Review by Felix on January 2, 2021.
The creation of good music can be very easy. A muscular riff, an underlying atmosphere of danger, robust vocals and an earthy, unspoilt production – it does not need much more to bring a killer like 'Collateral Damage' to life. This jewel boasts with a riff that Accept do not have any more in their portfolio (because they have absolutely nothing any more, only Wolf H., but metal musicians who love to show their affinity for classic music on stage cannot be taken seriously). However, this song marks the best number on the comeback work of the Swedes.
With the exception of two new songs in 2009, Torch decided to fall into a comatose sleep for the very brief period of 36 years, but now they are back with four original members in their line-up. This amazing rarity alone makes me feel fine, but it gets even better. No, the remaining eight tracks I have not mentioned so far cannot fully compete with the climax of Reignited, but they offer tons of riffs, a cool level of catchiness and natural harshness. Everything is embedded in conservative song patterns. This feels primal and right with regard to the beginnings of the ensemble and the musical socialisation of the musicians. A completely underrated album of Krokus, the energetic "Stampede" disc from 1990, is probably unknown to the musicians of Torch, but it could easily be the older sibling of this comeback.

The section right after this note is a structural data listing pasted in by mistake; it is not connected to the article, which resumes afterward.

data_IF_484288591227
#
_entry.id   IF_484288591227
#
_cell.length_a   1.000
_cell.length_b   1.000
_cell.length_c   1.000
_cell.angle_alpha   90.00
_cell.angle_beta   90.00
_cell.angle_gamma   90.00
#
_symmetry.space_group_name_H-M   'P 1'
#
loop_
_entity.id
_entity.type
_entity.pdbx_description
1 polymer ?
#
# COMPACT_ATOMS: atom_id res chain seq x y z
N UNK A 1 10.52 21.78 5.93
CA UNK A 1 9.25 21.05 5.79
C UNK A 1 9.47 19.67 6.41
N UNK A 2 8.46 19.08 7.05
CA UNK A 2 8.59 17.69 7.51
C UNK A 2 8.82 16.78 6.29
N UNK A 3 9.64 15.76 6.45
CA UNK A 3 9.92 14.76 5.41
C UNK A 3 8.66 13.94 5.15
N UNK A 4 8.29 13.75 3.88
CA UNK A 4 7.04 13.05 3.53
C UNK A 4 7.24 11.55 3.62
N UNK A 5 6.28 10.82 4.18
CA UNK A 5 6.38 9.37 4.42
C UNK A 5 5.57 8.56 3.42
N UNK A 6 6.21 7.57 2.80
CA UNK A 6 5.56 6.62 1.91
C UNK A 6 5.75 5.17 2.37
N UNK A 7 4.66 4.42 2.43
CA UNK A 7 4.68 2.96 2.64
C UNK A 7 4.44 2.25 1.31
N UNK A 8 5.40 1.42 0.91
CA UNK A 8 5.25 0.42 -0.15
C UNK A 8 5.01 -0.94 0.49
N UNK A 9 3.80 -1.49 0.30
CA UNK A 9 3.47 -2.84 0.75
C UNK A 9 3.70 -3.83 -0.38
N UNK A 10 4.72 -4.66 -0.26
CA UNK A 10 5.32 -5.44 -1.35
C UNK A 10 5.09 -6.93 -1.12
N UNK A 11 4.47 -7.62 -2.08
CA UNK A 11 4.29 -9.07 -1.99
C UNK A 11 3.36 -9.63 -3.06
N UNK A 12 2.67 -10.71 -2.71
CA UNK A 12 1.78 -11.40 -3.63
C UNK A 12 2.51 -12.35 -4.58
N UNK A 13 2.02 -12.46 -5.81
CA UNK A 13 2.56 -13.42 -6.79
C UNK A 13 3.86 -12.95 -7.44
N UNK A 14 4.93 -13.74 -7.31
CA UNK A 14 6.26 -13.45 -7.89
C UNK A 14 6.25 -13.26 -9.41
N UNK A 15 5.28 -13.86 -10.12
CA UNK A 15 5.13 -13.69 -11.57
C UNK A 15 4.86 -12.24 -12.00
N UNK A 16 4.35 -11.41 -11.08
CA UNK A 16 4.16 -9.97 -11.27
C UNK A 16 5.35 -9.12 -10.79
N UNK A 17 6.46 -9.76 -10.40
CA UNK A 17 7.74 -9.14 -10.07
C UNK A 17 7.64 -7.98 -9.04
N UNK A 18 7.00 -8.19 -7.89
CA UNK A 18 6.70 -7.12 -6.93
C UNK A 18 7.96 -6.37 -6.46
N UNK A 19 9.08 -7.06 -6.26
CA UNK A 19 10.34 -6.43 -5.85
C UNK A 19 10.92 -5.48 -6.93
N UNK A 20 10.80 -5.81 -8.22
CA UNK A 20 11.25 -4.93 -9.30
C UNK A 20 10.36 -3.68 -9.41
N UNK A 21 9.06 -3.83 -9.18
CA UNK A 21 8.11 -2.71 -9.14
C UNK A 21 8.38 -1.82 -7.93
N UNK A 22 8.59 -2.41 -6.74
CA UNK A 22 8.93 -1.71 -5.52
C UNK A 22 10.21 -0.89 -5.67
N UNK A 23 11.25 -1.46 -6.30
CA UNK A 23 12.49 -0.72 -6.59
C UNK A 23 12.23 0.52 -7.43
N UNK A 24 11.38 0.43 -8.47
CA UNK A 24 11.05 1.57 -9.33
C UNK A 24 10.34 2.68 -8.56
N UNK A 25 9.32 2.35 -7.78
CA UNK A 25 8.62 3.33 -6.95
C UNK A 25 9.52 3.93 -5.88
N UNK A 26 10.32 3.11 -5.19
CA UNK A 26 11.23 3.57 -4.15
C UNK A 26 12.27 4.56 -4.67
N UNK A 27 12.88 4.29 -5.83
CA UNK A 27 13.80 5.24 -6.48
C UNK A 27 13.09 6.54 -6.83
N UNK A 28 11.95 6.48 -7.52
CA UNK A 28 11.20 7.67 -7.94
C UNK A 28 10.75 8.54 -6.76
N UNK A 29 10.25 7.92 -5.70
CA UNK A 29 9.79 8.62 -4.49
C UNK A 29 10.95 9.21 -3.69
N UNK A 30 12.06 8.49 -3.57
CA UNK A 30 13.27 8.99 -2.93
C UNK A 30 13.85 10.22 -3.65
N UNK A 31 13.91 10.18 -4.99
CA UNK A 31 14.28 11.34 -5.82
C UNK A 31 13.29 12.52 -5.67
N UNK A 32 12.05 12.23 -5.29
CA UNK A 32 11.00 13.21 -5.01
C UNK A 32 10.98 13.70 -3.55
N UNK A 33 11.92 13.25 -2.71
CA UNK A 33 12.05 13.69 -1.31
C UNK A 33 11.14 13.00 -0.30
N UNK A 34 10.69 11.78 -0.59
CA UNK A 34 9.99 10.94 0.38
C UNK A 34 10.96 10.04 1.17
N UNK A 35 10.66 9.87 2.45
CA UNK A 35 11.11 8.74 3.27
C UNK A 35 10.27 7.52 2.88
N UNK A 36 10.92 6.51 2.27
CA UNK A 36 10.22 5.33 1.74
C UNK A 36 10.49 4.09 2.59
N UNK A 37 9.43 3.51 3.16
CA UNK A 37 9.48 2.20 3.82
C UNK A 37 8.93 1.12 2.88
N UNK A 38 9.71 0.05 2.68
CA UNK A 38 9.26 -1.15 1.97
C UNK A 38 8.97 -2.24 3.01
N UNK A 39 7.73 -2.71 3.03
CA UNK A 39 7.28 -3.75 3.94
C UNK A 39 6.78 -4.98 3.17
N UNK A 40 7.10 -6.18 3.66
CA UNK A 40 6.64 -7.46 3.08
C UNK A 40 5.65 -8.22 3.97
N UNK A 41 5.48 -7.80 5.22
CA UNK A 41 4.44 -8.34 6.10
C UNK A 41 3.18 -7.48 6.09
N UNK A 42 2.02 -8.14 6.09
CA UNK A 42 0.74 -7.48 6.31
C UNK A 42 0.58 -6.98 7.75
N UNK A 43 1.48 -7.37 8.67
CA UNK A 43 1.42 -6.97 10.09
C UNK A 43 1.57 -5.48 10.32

Not every song hits the mark exactly. 'Cradle to Grave' sounds like a slightly too hard rocker by Quiet Riot or similar wannabes. 'All Metal, No Rust' lives up to its name. Musically a heavy lump, but lyrically almost painfully clichéd. 'Intruder' drags on relatively unimaginatively for 4:34 minutes. But these details don't change the basically positive overall impression left by these nine mostly well-seasoned songs. Anyone who likes and has too much time can, of course, warm up the age-old discussion of whether such traditionally influenced music is still needed in the year 2020. Some will give the album the label "stale", others the seal of timelessness. But everyone should know himself well enough to know which party he belongs to and therefore leave this album alone or not.
In contrast to the atrociously stupid artwork, which is probably the most amateurish representation of the term Reignited ever, the production effortlessly reaches the common international standards. The album has an organic sound and sparks a good amount of metallic clarity. This especially benefits 'In the Dead of Night', a somewhat restrained piece, but carried by very good melodies. Consequently, if you lump all the pros and cons together, you end up with a good piece of old school metal, not spectacular, outstanding or sensational, but by no means frumpy either.
Rating: 6.8 out of 10255